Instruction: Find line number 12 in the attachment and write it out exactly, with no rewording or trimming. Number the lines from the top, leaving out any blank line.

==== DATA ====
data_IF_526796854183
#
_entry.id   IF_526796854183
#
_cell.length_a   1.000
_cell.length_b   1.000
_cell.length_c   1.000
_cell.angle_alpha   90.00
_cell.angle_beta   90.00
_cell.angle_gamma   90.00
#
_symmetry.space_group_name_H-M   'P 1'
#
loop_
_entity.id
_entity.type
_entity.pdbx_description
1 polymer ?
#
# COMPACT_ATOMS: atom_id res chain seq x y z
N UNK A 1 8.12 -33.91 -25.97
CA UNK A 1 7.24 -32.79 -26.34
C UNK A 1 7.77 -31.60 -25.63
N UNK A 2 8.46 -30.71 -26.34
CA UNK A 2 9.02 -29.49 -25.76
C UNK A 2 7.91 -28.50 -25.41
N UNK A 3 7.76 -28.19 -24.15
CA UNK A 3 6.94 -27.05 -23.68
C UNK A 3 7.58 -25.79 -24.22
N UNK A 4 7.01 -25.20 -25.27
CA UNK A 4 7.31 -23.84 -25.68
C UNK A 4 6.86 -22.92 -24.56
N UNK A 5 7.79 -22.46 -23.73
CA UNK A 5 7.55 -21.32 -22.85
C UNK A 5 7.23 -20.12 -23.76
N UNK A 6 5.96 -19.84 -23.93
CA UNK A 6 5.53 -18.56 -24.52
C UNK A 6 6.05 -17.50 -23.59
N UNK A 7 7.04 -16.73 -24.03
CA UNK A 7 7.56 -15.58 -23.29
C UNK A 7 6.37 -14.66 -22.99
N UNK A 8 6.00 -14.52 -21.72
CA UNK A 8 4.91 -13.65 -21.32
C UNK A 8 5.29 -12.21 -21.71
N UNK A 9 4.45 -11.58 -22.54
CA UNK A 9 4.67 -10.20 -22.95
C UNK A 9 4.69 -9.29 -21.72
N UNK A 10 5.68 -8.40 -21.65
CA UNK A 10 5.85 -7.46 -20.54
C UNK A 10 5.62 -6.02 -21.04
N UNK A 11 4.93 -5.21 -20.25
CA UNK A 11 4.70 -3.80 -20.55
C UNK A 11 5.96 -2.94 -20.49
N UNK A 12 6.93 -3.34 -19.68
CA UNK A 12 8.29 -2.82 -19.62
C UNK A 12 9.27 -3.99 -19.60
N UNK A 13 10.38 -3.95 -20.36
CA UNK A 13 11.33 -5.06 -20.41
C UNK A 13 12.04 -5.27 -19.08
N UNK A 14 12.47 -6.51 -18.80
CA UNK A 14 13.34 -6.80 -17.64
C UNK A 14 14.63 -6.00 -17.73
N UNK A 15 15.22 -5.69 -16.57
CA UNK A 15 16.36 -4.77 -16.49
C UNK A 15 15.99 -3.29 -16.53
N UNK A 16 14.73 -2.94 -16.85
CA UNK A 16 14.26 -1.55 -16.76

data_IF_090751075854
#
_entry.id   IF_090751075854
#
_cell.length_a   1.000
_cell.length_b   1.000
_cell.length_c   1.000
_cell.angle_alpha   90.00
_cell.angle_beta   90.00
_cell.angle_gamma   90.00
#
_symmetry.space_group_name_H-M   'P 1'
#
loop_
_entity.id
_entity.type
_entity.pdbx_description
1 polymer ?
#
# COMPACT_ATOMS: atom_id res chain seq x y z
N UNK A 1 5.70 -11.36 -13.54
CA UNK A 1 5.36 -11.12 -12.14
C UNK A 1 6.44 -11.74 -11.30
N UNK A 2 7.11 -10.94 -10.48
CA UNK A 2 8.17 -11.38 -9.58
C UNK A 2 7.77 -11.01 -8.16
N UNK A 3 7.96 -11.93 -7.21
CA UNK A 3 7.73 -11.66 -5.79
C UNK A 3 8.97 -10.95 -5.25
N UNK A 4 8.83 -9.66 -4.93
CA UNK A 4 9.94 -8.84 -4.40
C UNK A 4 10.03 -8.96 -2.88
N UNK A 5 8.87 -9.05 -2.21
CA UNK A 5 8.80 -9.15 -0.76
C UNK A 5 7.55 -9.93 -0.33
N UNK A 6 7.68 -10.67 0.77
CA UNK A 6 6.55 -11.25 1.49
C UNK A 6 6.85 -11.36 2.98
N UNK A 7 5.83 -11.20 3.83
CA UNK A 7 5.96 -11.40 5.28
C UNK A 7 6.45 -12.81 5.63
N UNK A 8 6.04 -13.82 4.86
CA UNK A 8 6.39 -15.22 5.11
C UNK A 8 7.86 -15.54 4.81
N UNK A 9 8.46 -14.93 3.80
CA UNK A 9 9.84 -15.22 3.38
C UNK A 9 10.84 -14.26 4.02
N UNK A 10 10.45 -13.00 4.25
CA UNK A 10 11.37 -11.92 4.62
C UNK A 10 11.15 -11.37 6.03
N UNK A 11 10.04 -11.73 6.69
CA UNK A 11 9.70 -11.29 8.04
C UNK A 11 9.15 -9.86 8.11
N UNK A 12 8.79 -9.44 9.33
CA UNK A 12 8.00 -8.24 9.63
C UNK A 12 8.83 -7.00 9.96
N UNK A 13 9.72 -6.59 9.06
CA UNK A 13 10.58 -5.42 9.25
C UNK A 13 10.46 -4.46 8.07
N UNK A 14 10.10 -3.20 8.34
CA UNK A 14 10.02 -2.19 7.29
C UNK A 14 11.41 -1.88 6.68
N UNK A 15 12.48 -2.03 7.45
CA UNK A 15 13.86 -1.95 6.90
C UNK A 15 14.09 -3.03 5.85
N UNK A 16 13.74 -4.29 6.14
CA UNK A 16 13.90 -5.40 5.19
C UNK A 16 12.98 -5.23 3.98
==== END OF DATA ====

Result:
_symmetry.space_group_name_H-M   'P 1'